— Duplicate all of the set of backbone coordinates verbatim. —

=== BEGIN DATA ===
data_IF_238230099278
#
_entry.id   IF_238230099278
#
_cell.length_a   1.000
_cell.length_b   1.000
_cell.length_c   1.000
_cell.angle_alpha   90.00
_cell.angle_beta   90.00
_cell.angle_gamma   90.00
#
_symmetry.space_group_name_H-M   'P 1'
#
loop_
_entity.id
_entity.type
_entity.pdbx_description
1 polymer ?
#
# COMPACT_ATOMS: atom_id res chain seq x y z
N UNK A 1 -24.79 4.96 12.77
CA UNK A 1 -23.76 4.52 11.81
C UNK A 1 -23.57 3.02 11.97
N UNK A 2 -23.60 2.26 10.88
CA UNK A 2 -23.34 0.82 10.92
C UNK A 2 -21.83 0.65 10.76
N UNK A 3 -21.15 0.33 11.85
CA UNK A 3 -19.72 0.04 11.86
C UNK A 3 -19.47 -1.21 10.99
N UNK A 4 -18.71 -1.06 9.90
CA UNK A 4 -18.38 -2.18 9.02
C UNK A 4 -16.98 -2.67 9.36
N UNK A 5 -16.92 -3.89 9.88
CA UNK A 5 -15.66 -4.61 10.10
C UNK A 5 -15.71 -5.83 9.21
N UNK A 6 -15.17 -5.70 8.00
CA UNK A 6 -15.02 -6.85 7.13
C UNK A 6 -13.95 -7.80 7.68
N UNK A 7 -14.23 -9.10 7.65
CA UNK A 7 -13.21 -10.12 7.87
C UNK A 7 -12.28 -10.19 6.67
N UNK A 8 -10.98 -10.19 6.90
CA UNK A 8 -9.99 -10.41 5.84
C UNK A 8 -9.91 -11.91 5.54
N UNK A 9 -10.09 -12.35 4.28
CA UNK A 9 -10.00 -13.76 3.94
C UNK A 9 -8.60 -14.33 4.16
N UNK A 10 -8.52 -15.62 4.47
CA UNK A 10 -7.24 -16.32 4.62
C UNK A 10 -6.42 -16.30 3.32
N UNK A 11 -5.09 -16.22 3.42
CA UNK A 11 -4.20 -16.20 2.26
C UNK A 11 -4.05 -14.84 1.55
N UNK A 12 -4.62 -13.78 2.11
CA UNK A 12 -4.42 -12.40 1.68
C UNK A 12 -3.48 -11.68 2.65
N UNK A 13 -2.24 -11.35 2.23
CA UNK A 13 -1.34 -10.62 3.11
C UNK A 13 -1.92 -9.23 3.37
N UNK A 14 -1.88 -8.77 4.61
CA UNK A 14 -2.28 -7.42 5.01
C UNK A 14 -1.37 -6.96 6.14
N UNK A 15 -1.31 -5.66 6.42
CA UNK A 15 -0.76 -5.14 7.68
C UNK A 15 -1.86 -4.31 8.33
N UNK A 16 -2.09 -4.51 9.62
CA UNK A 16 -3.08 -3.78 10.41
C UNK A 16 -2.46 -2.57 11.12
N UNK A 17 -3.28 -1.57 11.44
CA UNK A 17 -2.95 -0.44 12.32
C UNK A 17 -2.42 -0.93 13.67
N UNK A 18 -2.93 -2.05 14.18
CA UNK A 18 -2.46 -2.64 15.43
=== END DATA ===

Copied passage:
data_IF_238230099278
#
_entry.id   IF_238230099278
#
_cell.length_a   1.000
_cell.length_b   1.000
_cell.length_c   1.000
_cell.angle_alpha   90.00
_cell.angle_beta   90.00
_cell.angle_gamma   90.00
#
_symmetry.space_group_name_H-M   'P 1'
#
loop_
_entity.id
_entity.type
_entity.pdbx_description
1 polymer ?
#
# COMPACT_ATOMS: atom_id res chain seq x y z
N UNK A 1 -24.79 4.96 12.77
CA UNK A 1 -23.76 4.52 11.81
C UNK A 1 -23.57 3.02 11.97
N UNK A 2 -23.60 2.26 10.88
CA UNK A 2 -23.34 0.82 10.92
C UNK A 2 -21.83 0.65 10.76
N UNK A 3 -21.15 0.33 11.85
CA UNK A 3 -19.72 0.04 11.86
C UNK A 3 -19.47 -1.21 10.99
N UNK A 4 -18.71 -1.06 9.90
CA UNK A 4 -18.38 -2.18 9.02
C UNK A 4 -16.98 -2.67 9.36
N UNK A 5 -16.92 -3.89 9.88
CA UNK A 5 -15.66 -4.61 10.10
C UNK A 5 -15.71 -5.83 9.21
N UNK A 6 -15.17 -5.70 8.00
CA UNK A 6 -15.02 -6.85 7.13
C UNK A 6 -13.95 -7.80 7.68
N UNK A 7 -14.23 -9.10 7.65
CA UNK A 7 -13.21 -10.12 7.87
C UNK A 7 -12.28 -10.19 6.67
N UNK A 8 -10.98 -10.19 6.90
CA UNK A 8 -9.99 -10.41 5.84
C UNK A 8 -9.91 -11.91 5.54
N UNK A 9 -10.09 -12.35 4.28
CA UNK A 9 -10.00 -13.76 3.94
C UNK A 9 -8.60 -14.33 4.16
N UNK A 10 -8.52 -15.62 4.47
CA UNK A 10 -7.24 -16.32 4.62
C UNK A 10 -6.42 -16.30 3.32
N UNK A 11 -5.09 -16.22 3.42
CA UNK A 11 -4.20 -16.20 2.26
C UNK A 11 -4.05 -14.84 1.55
N UNK A 12 -4.62 -13.78 2.11
CA UNK A 12 -4.42 -12.40 1.68
C UNK A 12 -3.48 -11.68 2.65
N UNK A 13 -2.24 -11.35 2.23
CA UNK A 13 -1.34 -10.62 3.11
C UNK A 13 -1.92 -9.23 3.37
N UNK A 14 -1.88 -8.77 4.61
CA UNK A 14 -2.28 -7.42 5.01
C UNK A 14 -1.37 -6.96 6.14
N UNK A 15 -1.31 -5.66 6.42
CA UNK A 15 -0.76 -5.14 7.68
C UNK A 15 -1.86 -4.31 8.33
N UNK A 16 -2.09 -4.51 9.62
CA UNK A 16 -3.08 -3.78 10.41
C UNK A 16 -2.46 -2.57 11.12
N UNK A 17 -3.28 -1.57 11.44
CA UNK A 17 -2.95 -0.44 12.32
C UNK A 17 -2.42 -0.93 13.67
N UNK A 18 -2.93 -2.05 14.18
CA UNK A 18 -2.46 -2.64 15.43